April 11, 2019
Currently, the middle school group is in a short series on the importance of scripture and how it tells one unified story. Last night specifically, the students spent their time in in Luke 24:13-34 in which Jesus talks to some of his followers after his resurrection (but hides his identity from them). The Jesus followers were talking about all the events that had occurred, and how they had thought Jesus was supposed to “redeem Israel.” Jesus, responded by opening up the scriptures to them, “beginning with Moses and all the prophets, he interpret to them in all the Scriptures the things concerning Himself” (John 24:27). The night was focused on the fact that Jesus knew the scriptures, and he knew that He was the central point of those scriptures! If Jesus knew and loved the scriptures, then we aught to know and love the scriptures – looking for Jesus even in the Old Testament stories and characters. Here are some suggested follow up questions to ask your student in follow up:
- Emily challenged each of the students to write down an attainable goal for reading the scriptures more. Something like “I’ll read the Bible for 5 minutes a day” or “I’ll try to memorize one verse a week.” It would be good to follow up with your student, asking them what their goal is, and helping keep them accountable to maintaining it.
- Does the idea of “loving” the Bible seem weird to you? Why? Why not?
- How does knowing the Bible make it more natural to love the Bible?
- How does loving the Bible help you get closer to Jesus?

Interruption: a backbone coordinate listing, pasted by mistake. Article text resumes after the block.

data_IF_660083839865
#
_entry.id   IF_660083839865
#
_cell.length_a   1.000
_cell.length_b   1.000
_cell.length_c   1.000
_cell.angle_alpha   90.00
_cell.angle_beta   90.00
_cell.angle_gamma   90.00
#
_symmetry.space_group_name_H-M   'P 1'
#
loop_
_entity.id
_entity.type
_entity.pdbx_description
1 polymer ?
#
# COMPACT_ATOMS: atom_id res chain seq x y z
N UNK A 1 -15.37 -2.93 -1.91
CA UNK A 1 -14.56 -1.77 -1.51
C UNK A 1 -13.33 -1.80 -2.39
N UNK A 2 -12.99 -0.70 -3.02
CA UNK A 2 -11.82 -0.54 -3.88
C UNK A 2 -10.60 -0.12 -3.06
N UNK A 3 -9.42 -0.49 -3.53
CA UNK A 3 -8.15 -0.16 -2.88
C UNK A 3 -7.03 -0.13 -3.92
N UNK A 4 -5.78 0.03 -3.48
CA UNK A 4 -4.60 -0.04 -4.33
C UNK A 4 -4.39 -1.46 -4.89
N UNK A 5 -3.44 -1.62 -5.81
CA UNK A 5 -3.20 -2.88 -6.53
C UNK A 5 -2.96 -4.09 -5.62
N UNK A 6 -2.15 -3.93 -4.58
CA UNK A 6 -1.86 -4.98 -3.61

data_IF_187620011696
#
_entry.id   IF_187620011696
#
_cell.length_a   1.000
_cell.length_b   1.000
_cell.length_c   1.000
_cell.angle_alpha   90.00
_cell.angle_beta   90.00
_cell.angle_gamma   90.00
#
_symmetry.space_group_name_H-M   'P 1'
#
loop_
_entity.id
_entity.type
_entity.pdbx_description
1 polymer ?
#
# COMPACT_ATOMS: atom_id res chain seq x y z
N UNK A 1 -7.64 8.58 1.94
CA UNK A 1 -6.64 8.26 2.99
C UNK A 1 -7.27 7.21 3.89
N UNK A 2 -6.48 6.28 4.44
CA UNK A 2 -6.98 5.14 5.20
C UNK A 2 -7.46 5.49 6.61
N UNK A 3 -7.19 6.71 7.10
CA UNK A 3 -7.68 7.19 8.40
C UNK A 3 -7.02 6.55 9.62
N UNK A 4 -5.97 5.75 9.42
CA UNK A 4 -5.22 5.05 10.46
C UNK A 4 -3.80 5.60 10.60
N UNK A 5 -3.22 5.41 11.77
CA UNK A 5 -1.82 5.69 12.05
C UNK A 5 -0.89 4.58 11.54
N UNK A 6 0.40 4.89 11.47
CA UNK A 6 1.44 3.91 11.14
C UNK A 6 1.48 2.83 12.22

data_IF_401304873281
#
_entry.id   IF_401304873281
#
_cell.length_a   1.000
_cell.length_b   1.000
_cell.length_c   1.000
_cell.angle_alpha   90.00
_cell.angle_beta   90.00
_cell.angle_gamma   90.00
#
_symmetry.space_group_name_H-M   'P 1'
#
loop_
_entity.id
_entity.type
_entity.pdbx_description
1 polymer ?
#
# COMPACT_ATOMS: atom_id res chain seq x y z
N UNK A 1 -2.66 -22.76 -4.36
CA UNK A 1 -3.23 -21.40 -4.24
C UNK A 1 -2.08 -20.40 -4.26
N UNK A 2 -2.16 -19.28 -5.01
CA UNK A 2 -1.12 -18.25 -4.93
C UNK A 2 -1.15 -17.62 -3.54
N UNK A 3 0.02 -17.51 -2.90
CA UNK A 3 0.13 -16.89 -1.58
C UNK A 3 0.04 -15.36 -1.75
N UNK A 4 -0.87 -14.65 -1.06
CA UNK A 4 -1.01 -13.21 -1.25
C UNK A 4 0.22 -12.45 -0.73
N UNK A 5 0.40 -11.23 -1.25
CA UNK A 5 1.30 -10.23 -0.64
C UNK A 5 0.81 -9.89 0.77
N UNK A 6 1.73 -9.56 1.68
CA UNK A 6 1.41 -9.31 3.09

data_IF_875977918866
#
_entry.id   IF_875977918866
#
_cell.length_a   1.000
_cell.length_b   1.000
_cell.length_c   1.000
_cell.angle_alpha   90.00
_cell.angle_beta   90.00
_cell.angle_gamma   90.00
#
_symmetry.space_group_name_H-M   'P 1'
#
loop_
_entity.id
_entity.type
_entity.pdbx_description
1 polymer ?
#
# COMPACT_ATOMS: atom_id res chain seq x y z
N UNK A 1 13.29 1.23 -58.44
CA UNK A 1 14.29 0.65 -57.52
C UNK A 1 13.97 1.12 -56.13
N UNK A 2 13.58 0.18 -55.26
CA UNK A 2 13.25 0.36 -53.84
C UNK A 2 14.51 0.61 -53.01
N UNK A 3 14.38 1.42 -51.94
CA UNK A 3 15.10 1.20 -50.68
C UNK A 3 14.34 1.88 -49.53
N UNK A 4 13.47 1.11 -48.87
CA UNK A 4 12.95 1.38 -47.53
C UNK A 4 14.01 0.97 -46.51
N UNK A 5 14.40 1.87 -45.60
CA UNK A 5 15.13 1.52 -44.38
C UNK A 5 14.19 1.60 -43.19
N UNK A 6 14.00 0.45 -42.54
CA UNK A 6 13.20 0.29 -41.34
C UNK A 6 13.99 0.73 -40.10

The high school crew spent the night in 1 Peter 3:18-22, in what is a pretty confusing passage to understand. The last time that the students met, we had a lot of questions about what Peter meant when he said that Jesus was “made alive in the spirit in which he went and proclaimed to the spirits in prison…” (1 Peter 3:19). The conclusion here is that, sometimes, the Bible deals with things that we can’t fully understand. I offered the students a couple of suggestion on what Peter could mean, consulting a few different scholars who had written on the subject. Moving on in the passage, we spent quite a while discussing verses 20-22, in which Peter seems to say that baptism “saves us.” After further study, we concluded that baptism doesn’t save us, but rather, it is a symbol of what saves us! Ultimately, it is faith in Jesus that saves us, and the act of baptism symbolize our union with Christ in his death, burial, and resurrection to new life. Peter relates baptism to the ark of Noah that guides them over the waters of judgement. In this way, Jesus is our ark, and He is the one that makes us prevail to new life through the waters of judgement, just like the ark did in Noah’s day. God is being patient in this time, like He was in the days of Noah, so that anyone who would trust in believe in Jesus would be safe from coming judgement through the new ark, Jesus Christ!